But no, it turns out our house only provided a good vantage point to admire the various architectural styles on display across the street. On the other hand, our BLOCK has some historical significance: one of the structures down the street has the distinction of being the oldest house in Chevy Chase. And the one next door to it sits on the site of Colonel Belt’s original plantation house and incorporates some of the brick from that house in its foundation and chimney. Who knew? To me they were just my neighbors’ houses.
A few years ago there was a drive, led by Historic Chevy Chase DC, to have the whole neighborhood declared a historic district. At first I thought it sounded like a fine idea. After all, I’m a historian! But then, like many others in the neighborhood, I realized that it would mean I’d have to jump through all sorts of hoops just to replace the windows in my house, or redo the paving in my front walk. There was a groundswell of opposition, and the idea died. So now, theoretically, someone could come along and tear down the oldest house in Chevy Chase. On the other hand, it’s a perfectly nice, well-maintained house, so I can only hope that no one will.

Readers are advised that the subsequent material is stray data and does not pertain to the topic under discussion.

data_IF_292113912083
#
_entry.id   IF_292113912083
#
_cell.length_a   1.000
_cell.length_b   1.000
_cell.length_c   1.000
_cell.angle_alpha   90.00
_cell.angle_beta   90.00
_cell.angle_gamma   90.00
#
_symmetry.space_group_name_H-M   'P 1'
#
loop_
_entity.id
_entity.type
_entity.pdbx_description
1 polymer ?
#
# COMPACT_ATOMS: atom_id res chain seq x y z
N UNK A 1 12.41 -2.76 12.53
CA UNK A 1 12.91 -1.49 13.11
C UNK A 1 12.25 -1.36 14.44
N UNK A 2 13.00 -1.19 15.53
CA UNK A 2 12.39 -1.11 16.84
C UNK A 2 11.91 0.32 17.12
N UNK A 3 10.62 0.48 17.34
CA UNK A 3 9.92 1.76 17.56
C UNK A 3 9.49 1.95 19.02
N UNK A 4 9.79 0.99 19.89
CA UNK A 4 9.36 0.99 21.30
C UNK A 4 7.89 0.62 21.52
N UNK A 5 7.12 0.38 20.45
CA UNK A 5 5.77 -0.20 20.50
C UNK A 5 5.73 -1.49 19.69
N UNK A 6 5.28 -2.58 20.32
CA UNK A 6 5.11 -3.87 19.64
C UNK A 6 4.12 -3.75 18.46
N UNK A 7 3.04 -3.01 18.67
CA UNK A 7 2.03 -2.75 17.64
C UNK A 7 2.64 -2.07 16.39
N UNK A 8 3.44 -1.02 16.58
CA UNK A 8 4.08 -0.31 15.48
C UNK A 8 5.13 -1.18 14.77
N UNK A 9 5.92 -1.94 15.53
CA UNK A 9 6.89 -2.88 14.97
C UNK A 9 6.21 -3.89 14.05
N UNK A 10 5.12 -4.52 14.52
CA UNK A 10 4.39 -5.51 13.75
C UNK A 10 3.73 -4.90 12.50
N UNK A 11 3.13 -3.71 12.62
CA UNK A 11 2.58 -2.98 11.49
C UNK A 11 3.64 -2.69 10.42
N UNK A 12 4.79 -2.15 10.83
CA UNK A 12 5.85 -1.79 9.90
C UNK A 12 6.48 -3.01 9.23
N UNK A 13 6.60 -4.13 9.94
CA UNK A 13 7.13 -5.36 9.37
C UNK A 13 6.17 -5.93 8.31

The next day—Sunday—found me in Baltimore, the town where I grew up, and which provides the setting for my historical novel-in-very-slow-progress. I’d gone there for brunch with a friend, but as I was driving to Fells Point—one of the older parts of town, and the background for sections of my novel—I passed a sign that said “Carroll Mansion.”
I knew that the Carroll Mansion had been the home of Charles Carroll of Carrollton, one of the signers of the Declaration of Independence and—more important from my perspective—the grandfather of four young women who were contemporaries of my main characters. The house, I learned through Google, was open on Saturdays and Sundays until four. It seemed that Fate was calling me to tour it.